need to decode via c++filt or http://demangler.com/

- Running it inside gdb, usually with something like:

 gdb /usr/bin/python3.4 -ex run

 And then using 'bt' to get a backtrace when the segfault happens.

> sip.setdestroyonexit(False) is the default with PyQt5 ?How do you
> know this ?

I don't know where I originally picked it up, but it's listed here:

http://pyqt.sourceforge.net/Docs/PyQt5/pyqt4_differences.html#object-destruction-on-exit

> 1)"The parent argument, if not None, causes self to be owned by Qt instead of PyQt", does owned by PyQt also mean the object owned by Python ?
> If it is true ,then another question below

Yes - something is either owned by Python/PyQt, or by C++/Qt.

> 2)In the doc of sip.setdestroyonexit(destroy) says, "Calling this function with a value of False disables the automatic destruction of C++ instances and C structures(owned by Python)." ,then which is responsible for destroying these C++ instances and C structures? the dtor of them ?

The destructors will never be called in that case - which *usually*
isn't an issue, because the application is exiting anyways.

> 3)In the doc of sip.setdestroyonexit(destroy) says,"When the Python interpreter exits it garbage collects those objects that it can. This means that any corresponding C++ instances and C structures owned by Python are destroyed. Unfortunately this happens in an unpredictable order and so can cause memory faults within the wrapped library. "
>
>
> "since Python does not guarantee that objects will be deleted in a specific order when it exits. On the other hand, when Qt deletes an object, it always tries to delete all its children as well, which will normally ensure that objects get deleted in the right order. This is especially important when Qt takes ownership of an object, because you could end up in a situation where an attempt is made to delete the object twice (which will result in a crash)." quoted from here http://stackoverflow.com/questions/27131294/error-qobjectstarttimer-qtimer-can-only-be-used-with-threads-started-with-qt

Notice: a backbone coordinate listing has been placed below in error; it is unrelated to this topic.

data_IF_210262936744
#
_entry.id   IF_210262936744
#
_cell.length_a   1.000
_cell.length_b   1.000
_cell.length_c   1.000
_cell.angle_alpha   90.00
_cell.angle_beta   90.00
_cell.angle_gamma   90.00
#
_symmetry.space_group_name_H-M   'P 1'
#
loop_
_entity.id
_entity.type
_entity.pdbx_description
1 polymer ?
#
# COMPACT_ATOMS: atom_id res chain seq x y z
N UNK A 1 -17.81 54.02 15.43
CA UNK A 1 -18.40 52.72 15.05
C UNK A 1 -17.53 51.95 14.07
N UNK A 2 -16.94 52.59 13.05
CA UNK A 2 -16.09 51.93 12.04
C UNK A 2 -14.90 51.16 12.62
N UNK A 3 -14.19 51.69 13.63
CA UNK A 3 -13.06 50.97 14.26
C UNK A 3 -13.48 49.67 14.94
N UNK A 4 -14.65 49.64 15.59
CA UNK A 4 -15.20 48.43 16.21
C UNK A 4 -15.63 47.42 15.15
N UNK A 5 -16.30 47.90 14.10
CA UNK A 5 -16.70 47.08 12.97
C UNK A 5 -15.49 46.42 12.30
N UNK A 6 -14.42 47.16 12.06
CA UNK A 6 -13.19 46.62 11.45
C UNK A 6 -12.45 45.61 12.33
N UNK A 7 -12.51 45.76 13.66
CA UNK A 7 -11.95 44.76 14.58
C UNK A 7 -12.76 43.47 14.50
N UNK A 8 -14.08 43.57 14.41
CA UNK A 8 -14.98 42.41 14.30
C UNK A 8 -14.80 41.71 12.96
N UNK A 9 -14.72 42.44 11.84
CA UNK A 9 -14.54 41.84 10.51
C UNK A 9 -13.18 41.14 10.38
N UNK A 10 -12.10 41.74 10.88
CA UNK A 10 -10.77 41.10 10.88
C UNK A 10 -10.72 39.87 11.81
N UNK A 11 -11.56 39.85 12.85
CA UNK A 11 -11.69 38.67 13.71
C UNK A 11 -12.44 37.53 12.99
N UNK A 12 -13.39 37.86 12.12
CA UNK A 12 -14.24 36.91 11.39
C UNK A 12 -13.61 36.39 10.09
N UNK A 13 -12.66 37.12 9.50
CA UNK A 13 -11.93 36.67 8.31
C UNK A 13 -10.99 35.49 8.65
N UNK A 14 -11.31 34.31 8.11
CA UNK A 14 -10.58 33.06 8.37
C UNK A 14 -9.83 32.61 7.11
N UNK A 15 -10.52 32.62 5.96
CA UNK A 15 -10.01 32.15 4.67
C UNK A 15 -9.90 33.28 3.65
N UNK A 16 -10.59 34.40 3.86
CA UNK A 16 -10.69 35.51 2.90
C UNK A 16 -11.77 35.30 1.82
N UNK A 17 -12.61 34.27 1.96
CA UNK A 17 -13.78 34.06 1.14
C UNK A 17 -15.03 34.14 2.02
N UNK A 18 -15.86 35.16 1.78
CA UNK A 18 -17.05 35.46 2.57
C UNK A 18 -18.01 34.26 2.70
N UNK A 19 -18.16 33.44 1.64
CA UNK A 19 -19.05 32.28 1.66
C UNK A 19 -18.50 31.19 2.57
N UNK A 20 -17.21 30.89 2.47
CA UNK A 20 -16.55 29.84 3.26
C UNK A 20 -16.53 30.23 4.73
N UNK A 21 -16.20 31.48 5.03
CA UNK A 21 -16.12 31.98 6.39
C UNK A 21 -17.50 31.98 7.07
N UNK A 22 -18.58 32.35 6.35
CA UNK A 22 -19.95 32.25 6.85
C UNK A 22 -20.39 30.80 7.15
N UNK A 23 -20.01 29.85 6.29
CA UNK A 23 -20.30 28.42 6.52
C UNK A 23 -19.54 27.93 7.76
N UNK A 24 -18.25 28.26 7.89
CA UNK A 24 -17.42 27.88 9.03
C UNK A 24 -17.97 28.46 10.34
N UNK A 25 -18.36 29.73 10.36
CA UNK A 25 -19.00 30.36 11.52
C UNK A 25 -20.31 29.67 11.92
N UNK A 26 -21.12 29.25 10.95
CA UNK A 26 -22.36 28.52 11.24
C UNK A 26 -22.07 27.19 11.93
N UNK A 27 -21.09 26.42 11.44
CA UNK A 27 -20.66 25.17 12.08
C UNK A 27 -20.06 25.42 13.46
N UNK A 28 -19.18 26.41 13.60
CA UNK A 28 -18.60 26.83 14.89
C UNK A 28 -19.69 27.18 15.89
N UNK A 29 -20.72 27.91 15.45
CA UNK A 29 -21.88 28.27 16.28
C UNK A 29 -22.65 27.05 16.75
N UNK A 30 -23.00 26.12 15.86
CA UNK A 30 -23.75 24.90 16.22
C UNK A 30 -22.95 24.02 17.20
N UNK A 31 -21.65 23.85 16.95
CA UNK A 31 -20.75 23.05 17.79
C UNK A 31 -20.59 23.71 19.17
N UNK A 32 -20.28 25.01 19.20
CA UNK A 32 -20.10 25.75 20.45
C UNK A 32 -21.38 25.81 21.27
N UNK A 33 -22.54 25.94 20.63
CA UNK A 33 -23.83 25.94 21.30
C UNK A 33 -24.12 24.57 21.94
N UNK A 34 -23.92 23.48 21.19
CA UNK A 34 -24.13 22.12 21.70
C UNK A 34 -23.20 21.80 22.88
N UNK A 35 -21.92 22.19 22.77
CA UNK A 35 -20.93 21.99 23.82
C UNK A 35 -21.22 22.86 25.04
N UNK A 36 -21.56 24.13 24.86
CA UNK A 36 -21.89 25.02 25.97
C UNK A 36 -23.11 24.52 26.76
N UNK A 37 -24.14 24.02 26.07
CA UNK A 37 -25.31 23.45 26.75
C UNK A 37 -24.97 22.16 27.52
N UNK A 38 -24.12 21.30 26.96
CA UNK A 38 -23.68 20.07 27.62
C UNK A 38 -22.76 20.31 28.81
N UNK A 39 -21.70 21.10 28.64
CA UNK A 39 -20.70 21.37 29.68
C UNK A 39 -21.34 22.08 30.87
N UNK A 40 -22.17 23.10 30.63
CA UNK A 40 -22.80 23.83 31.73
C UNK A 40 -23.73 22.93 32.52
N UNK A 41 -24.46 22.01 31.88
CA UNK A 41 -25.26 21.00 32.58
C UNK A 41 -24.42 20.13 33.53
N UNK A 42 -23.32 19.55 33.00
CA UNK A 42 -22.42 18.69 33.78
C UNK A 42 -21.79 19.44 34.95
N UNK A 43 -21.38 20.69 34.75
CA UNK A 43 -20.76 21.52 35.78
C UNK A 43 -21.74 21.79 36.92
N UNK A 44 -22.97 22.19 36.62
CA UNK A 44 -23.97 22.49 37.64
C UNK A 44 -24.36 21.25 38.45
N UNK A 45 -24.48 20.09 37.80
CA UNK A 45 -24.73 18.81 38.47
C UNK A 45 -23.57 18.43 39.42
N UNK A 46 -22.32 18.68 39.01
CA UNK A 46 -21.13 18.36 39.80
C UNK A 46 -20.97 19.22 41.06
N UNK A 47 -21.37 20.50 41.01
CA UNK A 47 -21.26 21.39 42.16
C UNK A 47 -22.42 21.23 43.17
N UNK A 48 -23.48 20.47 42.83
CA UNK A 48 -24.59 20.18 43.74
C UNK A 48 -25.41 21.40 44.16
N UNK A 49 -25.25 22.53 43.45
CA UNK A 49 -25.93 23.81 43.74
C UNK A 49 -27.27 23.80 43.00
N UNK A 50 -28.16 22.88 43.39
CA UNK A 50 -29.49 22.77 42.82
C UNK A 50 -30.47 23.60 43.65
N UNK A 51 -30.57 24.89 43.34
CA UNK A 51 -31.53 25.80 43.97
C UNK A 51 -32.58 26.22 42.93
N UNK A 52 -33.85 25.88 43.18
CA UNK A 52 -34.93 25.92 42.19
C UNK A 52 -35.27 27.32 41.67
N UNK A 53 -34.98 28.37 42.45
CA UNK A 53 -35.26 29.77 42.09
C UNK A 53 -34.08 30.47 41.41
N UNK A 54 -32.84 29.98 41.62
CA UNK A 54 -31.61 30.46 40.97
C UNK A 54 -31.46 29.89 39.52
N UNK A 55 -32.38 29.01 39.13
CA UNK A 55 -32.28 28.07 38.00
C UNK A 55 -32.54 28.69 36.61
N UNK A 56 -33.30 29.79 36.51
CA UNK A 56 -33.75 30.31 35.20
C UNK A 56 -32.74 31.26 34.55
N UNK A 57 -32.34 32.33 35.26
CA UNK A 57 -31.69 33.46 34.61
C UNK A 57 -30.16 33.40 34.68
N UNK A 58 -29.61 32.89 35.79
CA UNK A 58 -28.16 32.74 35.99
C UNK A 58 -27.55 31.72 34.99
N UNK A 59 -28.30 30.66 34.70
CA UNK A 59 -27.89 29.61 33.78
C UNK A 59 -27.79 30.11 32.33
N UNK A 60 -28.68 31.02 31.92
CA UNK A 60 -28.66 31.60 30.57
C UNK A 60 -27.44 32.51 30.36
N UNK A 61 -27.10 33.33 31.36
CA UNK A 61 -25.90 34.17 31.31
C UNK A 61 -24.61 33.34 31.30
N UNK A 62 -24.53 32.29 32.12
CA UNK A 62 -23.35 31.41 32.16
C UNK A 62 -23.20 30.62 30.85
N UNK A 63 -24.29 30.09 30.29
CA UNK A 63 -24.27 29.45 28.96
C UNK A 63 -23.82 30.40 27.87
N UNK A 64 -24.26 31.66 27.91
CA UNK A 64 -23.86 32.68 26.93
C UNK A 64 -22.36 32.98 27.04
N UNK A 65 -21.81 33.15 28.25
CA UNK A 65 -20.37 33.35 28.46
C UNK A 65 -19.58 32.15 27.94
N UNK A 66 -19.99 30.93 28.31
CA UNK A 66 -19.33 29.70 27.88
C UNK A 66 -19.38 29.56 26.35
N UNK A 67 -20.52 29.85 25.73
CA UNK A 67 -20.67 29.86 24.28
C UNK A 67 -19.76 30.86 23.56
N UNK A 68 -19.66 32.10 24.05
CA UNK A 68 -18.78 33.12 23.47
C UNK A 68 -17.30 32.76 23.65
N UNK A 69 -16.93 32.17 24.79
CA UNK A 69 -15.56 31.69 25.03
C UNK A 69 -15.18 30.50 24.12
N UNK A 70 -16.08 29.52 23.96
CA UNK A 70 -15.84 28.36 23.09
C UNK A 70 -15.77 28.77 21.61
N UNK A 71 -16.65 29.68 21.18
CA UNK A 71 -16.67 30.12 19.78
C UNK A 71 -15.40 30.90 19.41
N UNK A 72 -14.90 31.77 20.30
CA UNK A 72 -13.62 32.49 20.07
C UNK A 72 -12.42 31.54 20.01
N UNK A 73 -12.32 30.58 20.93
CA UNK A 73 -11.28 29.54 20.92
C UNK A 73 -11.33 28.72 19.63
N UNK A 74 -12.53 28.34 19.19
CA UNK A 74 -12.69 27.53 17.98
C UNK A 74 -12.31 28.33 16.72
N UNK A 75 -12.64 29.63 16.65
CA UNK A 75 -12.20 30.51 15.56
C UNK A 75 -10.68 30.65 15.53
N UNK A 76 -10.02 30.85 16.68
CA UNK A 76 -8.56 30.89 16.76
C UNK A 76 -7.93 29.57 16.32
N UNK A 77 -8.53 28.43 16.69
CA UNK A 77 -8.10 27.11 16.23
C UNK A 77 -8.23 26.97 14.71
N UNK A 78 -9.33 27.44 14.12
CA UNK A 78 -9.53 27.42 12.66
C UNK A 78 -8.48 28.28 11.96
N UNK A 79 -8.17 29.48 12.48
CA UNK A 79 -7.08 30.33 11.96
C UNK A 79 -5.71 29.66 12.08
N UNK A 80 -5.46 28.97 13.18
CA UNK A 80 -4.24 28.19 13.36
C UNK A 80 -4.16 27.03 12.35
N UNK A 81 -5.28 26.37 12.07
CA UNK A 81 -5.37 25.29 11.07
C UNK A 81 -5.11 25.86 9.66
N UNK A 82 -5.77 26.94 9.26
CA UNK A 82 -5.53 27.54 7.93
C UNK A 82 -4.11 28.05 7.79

>
>
> Since Qt ensure that objects get deleted in the right order, so is it better to let the parent argument not be None, thus causes self to be owned by Qt instead of PyQt? or just set sip.setdestroyonexit(False) ?

I think it's always a good idea to supply a parent to QObjects, except
in one of these cases:

- It's a top level window.
- You know it'll be reparented by Qt, e.g. a widget which will be
 added to a layout.

> 4) When I Wrapped the if __name__ == '__main__': part in a function main(),the issue went away ,can you explain why ? changed version https://bpaste.net/show/36c594a1c82e

That's interesting - the link above (PyQt4/PyQt5 differences)
recommends not doing that. But that's the tricky thing about such